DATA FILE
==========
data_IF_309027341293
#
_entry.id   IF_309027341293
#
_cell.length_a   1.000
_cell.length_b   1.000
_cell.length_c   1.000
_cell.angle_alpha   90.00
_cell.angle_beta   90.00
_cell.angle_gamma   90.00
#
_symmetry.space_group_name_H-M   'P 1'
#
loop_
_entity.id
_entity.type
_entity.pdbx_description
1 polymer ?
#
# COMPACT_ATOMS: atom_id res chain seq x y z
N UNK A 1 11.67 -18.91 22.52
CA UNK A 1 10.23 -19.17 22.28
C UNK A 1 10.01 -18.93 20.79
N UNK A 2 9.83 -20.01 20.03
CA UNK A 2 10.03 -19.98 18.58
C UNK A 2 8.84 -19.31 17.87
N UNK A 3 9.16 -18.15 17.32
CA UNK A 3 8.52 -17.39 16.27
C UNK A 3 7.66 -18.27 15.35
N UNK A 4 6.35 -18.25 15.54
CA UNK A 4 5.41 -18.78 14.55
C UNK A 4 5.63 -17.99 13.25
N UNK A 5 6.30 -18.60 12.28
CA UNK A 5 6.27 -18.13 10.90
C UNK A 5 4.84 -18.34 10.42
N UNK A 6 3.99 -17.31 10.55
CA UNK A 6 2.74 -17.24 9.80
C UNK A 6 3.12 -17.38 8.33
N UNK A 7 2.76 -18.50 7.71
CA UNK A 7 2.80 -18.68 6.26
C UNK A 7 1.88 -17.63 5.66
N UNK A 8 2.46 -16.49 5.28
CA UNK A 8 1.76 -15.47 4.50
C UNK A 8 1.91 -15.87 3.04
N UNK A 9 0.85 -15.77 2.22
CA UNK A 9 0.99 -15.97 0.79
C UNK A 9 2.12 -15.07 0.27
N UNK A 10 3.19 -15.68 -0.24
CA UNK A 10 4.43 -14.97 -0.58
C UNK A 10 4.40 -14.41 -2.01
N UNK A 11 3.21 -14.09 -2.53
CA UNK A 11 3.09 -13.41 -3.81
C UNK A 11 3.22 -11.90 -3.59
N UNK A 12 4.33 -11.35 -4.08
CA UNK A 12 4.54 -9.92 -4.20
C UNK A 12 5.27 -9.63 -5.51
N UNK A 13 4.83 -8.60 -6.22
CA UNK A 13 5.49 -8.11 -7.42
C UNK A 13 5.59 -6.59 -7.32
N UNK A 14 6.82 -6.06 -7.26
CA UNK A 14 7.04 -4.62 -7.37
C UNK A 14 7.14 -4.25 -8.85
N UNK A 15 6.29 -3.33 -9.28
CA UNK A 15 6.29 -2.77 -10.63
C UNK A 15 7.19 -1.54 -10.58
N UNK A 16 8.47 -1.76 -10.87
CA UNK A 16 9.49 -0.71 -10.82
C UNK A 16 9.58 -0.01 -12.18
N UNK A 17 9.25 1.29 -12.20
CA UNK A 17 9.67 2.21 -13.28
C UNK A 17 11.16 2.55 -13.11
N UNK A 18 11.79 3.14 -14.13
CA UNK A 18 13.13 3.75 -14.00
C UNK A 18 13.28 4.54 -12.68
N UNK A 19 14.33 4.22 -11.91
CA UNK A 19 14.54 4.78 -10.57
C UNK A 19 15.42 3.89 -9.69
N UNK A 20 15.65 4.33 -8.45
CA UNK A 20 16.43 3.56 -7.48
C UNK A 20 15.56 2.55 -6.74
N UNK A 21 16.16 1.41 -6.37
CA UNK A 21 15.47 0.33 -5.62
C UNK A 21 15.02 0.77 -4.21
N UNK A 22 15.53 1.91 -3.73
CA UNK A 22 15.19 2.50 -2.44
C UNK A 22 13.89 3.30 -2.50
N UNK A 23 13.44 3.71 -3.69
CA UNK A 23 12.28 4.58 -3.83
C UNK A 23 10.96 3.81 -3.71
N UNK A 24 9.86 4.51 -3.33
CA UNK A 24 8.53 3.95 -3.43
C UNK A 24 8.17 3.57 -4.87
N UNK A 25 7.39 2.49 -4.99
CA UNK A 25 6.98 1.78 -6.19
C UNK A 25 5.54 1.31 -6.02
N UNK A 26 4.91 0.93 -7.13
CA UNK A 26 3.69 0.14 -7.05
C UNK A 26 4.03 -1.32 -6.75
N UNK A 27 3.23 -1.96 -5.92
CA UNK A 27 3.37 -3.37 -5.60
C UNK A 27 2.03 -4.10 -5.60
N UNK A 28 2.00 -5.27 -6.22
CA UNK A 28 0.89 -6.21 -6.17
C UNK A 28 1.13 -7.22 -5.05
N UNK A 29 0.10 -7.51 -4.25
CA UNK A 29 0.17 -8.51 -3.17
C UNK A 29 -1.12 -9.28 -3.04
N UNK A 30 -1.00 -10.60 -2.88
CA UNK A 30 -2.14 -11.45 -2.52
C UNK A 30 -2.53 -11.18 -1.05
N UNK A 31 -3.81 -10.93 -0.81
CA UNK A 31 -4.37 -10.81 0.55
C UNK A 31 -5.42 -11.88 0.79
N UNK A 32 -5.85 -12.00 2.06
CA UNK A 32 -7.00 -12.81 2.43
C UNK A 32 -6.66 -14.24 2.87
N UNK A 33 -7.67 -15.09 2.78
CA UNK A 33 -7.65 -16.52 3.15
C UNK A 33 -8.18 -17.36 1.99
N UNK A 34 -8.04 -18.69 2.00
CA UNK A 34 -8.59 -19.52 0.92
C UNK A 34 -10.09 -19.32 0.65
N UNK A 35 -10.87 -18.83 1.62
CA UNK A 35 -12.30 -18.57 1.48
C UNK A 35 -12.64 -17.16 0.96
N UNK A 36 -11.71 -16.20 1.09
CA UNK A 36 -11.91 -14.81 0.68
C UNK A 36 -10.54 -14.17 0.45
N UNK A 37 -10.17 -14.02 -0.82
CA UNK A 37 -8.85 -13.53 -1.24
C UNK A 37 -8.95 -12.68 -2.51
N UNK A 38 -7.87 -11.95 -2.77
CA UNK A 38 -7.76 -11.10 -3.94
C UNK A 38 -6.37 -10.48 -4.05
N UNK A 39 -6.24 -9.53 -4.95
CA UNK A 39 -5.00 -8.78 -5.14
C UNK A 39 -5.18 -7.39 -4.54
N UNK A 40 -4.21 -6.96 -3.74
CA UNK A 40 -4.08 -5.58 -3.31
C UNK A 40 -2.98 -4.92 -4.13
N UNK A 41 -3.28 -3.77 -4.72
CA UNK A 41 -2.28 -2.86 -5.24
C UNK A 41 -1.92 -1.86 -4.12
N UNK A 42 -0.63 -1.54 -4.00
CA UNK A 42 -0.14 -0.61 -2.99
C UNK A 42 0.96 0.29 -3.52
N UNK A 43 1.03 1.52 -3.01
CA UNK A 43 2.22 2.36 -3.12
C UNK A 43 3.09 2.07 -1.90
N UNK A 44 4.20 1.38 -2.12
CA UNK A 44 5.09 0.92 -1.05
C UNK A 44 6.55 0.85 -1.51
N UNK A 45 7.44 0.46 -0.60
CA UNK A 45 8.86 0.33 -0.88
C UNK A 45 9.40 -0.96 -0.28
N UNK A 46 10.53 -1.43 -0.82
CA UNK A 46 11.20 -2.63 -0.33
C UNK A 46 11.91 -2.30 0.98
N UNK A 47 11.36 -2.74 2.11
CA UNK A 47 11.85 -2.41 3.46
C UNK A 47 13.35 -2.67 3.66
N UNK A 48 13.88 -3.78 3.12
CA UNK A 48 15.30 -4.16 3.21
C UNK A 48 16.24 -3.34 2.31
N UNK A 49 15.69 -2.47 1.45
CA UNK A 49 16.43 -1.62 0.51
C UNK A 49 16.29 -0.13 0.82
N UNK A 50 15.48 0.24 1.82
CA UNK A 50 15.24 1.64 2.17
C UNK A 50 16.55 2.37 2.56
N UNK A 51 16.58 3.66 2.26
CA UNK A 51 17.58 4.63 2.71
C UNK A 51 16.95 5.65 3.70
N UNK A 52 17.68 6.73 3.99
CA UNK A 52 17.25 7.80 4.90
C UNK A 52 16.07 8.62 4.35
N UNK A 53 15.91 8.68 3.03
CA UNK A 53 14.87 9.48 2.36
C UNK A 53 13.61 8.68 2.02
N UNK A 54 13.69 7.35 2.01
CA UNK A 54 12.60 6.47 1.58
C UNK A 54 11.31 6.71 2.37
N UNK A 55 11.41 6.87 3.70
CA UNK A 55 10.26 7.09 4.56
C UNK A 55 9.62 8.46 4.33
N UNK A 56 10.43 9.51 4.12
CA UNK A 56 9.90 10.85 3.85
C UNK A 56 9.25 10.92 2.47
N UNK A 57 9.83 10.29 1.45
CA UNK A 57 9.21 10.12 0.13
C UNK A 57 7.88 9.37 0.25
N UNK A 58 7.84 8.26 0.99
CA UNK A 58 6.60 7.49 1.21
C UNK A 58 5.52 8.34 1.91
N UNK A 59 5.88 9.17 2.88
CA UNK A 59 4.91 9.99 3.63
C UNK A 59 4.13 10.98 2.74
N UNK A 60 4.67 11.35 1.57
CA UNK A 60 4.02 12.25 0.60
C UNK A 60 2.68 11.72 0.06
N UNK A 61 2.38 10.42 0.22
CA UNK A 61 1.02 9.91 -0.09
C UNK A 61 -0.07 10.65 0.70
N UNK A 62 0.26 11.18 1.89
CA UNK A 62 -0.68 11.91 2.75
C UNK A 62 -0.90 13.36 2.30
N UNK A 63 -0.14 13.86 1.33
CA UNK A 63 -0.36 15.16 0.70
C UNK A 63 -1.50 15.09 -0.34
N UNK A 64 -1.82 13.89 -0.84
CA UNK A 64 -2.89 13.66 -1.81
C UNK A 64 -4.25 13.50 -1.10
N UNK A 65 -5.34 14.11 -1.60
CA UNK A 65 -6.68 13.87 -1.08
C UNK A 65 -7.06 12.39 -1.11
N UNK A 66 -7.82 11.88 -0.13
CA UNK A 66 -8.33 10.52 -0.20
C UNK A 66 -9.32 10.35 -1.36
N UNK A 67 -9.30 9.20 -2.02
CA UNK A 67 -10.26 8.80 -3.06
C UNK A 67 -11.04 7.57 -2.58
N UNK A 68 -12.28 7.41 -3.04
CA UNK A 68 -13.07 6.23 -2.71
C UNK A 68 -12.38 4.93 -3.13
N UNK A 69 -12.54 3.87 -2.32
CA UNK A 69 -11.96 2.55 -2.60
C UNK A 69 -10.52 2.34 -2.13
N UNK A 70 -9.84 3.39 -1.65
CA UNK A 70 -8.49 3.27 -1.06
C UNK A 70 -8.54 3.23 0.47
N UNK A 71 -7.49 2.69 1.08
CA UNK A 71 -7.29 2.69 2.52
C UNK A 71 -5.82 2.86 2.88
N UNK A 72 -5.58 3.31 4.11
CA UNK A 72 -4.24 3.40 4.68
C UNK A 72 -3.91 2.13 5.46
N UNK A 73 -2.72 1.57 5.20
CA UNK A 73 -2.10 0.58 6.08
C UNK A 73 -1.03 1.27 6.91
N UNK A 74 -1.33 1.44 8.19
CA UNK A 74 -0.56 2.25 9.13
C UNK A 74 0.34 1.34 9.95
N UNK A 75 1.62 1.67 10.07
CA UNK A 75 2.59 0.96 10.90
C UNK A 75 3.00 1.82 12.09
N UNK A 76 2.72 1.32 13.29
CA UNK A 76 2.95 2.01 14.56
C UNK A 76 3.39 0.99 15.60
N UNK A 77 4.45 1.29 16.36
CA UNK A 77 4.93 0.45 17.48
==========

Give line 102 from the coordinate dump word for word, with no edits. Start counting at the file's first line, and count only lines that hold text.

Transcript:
N UNK A 28 2.00 -5.27 -6.22